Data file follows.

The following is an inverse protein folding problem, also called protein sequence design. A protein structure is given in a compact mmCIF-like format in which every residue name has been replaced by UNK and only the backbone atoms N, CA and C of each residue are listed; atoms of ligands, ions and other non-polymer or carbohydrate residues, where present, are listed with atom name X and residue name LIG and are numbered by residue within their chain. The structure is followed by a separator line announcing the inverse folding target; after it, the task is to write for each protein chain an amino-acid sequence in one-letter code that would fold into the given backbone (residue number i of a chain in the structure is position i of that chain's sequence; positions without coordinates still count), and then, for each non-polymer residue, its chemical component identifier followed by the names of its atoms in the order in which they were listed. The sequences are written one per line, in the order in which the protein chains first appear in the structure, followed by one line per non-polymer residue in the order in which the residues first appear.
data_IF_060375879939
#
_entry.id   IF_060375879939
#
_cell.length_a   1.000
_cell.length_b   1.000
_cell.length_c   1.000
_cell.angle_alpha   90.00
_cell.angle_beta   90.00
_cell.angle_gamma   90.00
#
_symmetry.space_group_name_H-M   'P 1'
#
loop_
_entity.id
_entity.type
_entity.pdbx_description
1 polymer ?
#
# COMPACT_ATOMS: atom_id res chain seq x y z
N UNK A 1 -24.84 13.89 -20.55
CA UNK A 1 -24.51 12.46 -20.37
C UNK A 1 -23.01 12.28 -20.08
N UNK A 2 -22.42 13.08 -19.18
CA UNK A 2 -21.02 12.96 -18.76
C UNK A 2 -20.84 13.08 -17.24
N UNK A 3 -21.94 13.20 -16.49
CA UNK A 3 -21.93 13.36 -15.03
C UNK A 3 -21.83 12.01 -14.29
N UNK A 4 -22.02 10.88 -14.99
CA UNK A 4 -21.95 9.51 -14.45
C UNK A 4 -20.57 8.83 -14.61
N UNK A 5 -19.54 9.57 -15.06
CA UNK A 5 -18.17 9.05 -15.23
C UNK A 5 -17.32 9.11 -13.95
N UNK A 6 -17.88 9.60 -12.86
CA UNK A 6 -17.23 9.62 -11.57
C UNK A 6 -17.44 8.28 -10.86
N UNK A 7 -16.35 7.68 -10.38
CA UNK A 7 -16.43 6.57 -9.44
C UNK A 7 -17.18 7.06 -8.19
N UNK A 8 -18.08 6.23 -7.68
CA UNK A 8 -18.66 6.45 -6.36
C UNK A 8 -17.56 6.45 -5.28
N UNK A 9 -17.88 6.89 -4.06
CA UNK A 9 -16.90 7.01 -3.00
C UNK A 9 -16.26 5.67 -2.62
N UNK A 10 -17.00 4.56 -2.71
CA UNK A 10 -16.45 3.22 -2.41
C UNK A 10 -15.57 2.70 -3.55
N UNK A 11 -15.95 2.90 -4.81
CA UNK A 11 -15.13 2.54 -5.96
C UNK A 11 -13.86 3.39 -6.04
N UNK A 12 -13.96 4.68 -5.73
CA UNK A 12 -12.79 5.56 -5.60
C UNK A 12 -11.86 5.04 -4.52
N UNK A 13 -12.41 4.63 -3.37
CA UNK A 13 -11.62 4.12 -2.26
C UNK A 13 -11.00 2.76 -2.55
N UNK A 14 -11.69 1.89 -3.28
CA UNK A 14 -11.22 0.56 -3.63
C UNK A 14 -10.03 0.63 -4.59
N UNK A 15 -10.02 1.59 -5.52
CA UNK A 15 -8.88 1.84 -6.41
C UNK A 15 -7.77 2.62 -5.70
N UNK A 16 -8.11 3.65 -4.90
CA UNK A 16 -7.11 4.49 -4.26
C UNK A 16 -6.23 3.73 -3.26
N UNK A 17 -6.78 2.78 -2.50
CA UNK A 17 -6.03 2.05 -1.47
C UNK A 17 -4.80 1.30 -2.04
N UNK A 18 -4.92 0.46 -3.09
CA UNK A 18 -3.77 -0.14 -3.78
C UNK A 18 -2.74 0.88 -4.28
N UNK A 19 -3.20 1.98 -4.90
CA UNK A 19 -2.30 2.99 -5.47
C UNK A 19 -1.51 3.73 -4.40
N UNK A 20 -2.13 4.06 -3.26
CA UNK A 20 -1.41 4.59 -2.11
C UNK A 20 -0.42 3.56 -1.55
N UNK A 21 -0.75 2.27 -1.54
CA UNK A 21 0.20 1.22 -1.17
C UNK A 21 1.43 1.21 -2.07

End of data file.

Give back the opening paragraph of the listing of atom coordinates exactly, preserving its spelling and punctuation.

The following is an inverse protein folding problem, also called protein sequence design. A protein structure is given in a compact mmCIF-like format in which every residue name has been replaced by UNK and only the backbone atoms N, CA and C of each residue are listed; atoms of ligands, ions and other non-polymer or carbohydrate residues, where present, are listed with atom name X and residue name LIG and are numbered by residue within their chain. The structure is followed by a separator line announcing the inverse folding target; after it, the task is to write for each protein chain an amino-acid sequence in one-letter code that would fold into the given backbone (residue number i of a chain in the structure is position i of that chain's sequence; positions without coordinates still count), and then, for each non-polymer residue, its chemical component identifier followed by the names of its atoms in the order in which they were listed. The sequences are written one per line, in the order in which the protein chains first appear in the structure, followed by one line per non-polymer residue in the order in which the residues first appear.